“Front door ajar. The morbidity of the moment flows over the threshold hugging my feet. Reaching out my hand I pushed the door open and entered the house. I caught a glimpse of a black tide through the door to the dining room. Everyone’s sorrow embodied in their suits and boots. Going into that back room the morbidity that had greeted me at the door fully embraced me instantly.
“Hi mum.” Is all I could say to her as she broke down in tears.
I hugged her back fiercely trying to lessen her sorrow, absorb as much as I could into my heart. Next to greet me was the lady of the hour. The widow.
“Oh, I didn’t recognise you at first.”
This brought a few laughs from the family and friends that I didn’t know. My little sister, nine years old and holding her sorrow down well was next to say hi. Very enthusiastically I might add, which was odd for the situation. After the formalities were out of the way and the oppressive morbid silence stole the moment away, I sat down in the chair not knowing what to say. How do you greet Death, or at least the aftermath of Deaths passing? A paper was led on top of the coffee table turned to an article about the reason I was here. My Granddad.‘FINAL SALUTE TO ARTIST BOB’ the title of the segment read. It was a very nice piece, full of sympathy. A different side to the media I have come to know. But then again this isn’t a headline in the Sun so I don’t know what I expected.
The tedious moments passed in silence and gloom.
And they passed.
And they passed.
Then finally, mobilization. The funeral car was here, accompanying the hearse. As I stepped into the front garden and laid eyes on the coffin I was struck by a peculiar thought. I don’t remember him being that small. I was genuinely shocked by the small size of the coffin.
I held my sisters hand and we walked towards the limo. The family car. Climbing in the open door of the car as the chauffeur opened it, I realised this was the start of the goodbye. After a while the cars finally set off.
It was slow going, almost as if by going slow they were delaying the cremation just in case they could hear knocking coming from the hearse. Praying he was just playing a twisted practical joke. But we knew it wasn’t going to happen. My sister, bless her, chatted idly away. She talked about every little thing that could interest a nine year old. Eventually she was told to pipe down by our mother. The silence that invaded the car gave me a chance to think and observe. And the first thing I noticed was the black birds adorning the bare branches of the trees that surrounded us. Silence. Either they weren’t chirping or we couldn’t hear them. They stood out on this day. Black against white.
Finally we came upon the crematorium, turning into it and driving towards the church in the distance. The atmosphere grew tense. Gravestones surrounded us. Thousands upon thousands of tombstones sticking, like teeth, out of the earthy gums of the ground.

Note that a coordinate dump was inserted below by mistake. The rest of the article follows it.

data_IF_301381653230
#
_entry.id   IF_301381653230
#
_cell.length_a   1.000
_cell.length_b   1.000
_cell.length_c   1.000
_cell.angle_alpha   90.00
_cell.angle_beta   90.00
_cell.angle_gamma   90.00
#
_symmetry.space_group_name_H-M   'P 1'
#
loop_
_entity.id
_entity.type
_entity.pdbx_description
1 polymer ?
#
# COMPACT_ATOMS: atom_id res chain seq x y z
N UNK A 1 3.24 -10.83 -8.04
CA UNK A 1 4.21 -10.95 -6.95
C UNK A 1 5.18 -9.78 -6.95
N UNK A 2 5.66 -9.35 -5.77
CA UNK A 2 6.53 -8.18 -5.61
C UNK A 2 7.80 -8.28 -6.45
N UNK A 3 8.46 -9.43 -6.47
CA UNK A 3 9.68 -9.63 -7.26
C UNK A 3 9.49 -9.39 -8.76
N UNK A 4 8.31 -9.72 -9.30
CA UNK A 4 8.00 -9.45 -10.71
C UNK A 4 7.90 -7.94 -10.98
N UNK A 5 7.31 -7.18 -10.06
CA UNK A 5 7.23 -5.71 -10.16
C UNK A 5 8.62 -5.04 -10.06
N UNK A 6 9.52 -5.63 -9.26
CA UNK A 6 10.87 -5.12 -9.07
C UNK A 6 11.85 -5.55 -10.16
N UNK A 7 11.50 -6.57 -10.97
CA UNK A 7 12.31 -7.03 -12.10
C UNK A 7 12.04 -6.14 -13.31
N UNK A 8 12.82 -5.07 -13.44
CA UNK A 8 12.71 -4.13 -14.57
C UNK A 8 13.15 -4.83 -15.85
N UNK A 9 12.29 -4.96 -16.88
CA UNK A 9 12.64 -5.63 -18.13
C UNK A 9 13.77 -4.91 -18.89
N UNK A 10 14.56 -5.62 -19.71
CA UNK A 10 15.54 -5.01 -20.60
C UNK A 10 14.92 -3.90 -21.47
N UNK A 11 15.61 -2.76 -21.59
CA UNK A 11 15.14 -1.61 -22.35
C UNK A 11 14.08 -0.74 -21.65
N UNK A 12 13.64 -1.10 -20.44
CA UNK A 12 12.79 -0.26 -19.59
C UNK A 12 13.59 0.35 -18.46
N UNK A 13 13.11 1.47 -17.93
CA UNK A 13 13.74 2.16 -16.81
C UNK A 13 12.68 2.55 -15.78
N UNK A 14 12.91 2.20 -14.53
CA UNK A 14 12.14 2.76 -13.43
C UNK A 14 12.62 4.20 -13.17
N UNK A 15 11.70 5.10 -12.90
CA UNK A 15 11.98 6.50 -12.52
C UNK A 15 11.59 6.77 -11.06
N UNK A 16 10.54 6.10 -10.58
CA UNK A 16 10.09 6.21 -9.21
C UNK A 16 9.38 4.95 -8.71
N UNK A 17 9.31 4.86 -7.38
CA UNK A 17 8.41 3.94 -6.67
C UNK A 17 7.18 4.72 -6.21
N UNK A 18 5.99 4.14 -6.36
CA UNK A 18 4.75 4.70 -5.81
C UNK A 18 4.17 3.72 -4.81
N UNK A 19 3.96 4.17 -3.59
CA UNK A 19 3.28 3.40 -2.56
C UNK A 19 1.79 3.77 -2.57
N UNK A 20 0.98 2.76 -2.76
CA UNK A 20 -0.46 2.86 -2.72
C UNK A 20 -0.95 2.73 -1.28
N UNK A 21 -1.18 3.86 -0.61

Finally we were at the church, the limo pulled up out front and we got out and stood by the side of the car. After a while the vicar came and met the family, and walked us through what would happen. When he laid eyes on my sister he came towards her and she backed away. He either pretended not to notice or didn’t notice and spoke to her in a soft voice telling her everything would be okay.
When I asked her later on why she backed away she said to me; “I don’t like it when people are being really nice.”
I know where she is coming from, I know she is young but he did seem to be talking down to her.
People getting in line behind us, I take a quick look and don’t know anyone. This is the side of the family I never see so I’m not surprised really. Round the outskirts are the friends of the departed and the friends of the family. Eyes upon the family at the front. My brother is a pallbearer.
There’s something you should know about my brother, he needs crutches to walk after an accident. Broken back. But he is determined and my Granddad delivered my brother, bringing him into this world, so it was fitting that Robert saw his name sake out of this world. I salute you brother. You did him proud.
We followed behind the coffin, all the way to the front of the church. Sitting in the first row of pews on the right.
Once everyone was in and seated, the vicar started spewing forth his religious lies. Empty words falling on deaf ears. I admit they gave comfort to the religious members of my family but to me…nothing.
After the service we, at the front, were the first out of the church. Walking down the aisle, through the rest of the crowd, emotions laid bare, their eyes upon us, we left the church and entered the cold embrace of the winter air.
Cold like the body we have just said our goodbyes too.”
This is my tribute to that day. These are memories embodied in writing. I can now move on and forget. Because after all, why would you want to take photographs of a funeral?